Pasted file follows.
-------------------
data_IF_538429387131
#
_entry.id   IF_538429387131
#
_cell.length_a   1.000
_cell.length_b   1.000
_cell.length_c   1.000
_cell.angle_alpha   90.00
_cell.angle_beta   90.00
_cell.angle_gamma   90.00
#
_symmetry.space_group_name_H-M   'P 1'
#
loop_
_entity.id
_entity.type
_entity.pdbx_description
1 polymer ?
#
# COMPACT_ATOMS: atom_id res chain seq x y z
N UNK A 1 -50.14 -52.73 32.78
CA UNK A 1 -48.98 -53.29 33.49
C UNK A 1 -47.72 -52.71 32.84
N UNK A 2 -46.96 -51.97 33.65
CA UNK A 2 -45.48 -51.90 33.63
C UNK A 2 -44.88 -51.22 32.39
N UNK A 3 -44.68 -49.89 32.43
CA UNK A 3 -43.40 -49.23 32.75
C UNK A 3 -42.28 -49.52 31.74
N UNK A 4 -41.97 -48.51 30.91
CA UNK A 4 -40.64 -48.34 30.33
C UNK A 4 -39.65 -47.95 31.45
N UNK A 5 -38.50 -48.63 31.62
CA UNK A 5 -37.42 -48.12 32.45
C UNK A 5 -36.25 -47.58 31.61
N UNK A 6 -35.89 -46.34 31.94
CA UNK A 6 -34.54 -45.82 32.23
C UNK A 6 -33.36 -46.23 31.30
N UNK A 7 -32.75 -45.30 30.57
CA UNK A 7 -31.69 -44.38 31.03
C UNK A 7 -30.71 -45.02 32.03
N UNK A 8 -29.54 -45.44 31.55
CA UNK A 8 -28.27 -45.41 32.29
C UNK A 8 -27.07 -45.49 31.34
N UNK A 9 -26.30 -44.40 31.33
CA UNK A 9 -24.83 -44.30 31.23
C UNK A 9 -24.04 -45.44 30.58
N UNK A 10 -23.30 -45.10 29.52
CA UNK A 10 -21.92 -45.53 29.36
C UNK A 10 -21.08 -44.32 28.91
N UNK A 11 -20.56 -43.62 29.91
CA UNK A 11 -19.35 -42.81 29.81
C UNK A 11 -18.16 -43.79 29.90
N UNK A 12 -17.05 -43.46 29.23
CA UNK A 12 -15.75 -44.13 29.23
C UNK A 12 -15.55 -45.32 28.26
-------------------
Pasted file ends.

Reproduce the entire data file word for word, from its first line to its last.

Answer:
data_IF_538429387131
#
_entry.id   IF_538429387131
#
_cell.length_a   1.000
_cell.length_b   1.000
_cell.length_c   1.000
_cell.angle_alpha   90.00
_cell.angle_beta   90.00
_cell.angle_gamma   90.00
#
_symmetry.space_group_name_H-M   'P 1'
#
loop_
_entity.id
_entity.type
_entity.pdbx_description
1 polymer ?
#
# COMPACT_ATOMS: atom_id res chain seq x y z
N UNK A 1 -50.14 -52.73 32.78
CA UNK A 1 -48.98 -53.29 33.49
C UNK A 1 -47.72 -52.71 32.84
N UNK A 2 -46.96 -51.97 33.65
CA UNK A 2 -45.48 -51.90 33.63
C UNK A 2 -44.88 -51.22 32.39
N UNK A 3 -44.68 -49.89 32.43
CA UNK A 3 -43.40 -49.23 32.75
C UNK A 3 -42.28 -49.52 31.74
N UNK A 4 -41.97 -48.51 30.91
CA UNK A 4 -40.64 -48.34 30.33
C UNK A 4 -39.65 -47.95 31.45
N UNK A 5 -38.50 -48.63 31.62
CA UNK A 5 -37.42 -48.12 32.45
C UNK A 5 -36.25 -47.58 31.61
N UNK A 6 -35.89 -46.34 31.94
CA UNK A 6 -34.54 -45.82 32.23
C UNK A 6 -33.36 -46.23 31.30
N UNK A 7 -32.75 -45.30 30.57
CA UNK A 7 -31.69 -44.38 31.03
C UNK A 7 -30.71 -45.02 32.03
N UNK A 8 -29.54 -45.44 31.55
CA UNK A 8 -28.27 -45.41 32.29
C UNK A 8 -27.07 -45.49 31.34
N UNK A 9 -26.30 -44.40 31.33
CA UNK A 9 -24.83 -44.30 31.23
C UNK A 9 -24.04 -45.44 30.58
N UNK A 10 -23.30 -45.10 29.52
CA UNK A 10 -21.92 -45.53 29.36
C UNK A 10 -21.08 -44.32 28.91
N UNK A 11 -20.56 -43.62 29.91
CA UNK A 11 -19.35 -42.81 29.81
C UNK A 11 -18.16 -43.79 29.90
N UNK A 12 -17.05 -43.46 29.23
CA UNK A 12 -15.75 -44.13 29.23
C UNK A 12 -15.55 -45.32 28.26